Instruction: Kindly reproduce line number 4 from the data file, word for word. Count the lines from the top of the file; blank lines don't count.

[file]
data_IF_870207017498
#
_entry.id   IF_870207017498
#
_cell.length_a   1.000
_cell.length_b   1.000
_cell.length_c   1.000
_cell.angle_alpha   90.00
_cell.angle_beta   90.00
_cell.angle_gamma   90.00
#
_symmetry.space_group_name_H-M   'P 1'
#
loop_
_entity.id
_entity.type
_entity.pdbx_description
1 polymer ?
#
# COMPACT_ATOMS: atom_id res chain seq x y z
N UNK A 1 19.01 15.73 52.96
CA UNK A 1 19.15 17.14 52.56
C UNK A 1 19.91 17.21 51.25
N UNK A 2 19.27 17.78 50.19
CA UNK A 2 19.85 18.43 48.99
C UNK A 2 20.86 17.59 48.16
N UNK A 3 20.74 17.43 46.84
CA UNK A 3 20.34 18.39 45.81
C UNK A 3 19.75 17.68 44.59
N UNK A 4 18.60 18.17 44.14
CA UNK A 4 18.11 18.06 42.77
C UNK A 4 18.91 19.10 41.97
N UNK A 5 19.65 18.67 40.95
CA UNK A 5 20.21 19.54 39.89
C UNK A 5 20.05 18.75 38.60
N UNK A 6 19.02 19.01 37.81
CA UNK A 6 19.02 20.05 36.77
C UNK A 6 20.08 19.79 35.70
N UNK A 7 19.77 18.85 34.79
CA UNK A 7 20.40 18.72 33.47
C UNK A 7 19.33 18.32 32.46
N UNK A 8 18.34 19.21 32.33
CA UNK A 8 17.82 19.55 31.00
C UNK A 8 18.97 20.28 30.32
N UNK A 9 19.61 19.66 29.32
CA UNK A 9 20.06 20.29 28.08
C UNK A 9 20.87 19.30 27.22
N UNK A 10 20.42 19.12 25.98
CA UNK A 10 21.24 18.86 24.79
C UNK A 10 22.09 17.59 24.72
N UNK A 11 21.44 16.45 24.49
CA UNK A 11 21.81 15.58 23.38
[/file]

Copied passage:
#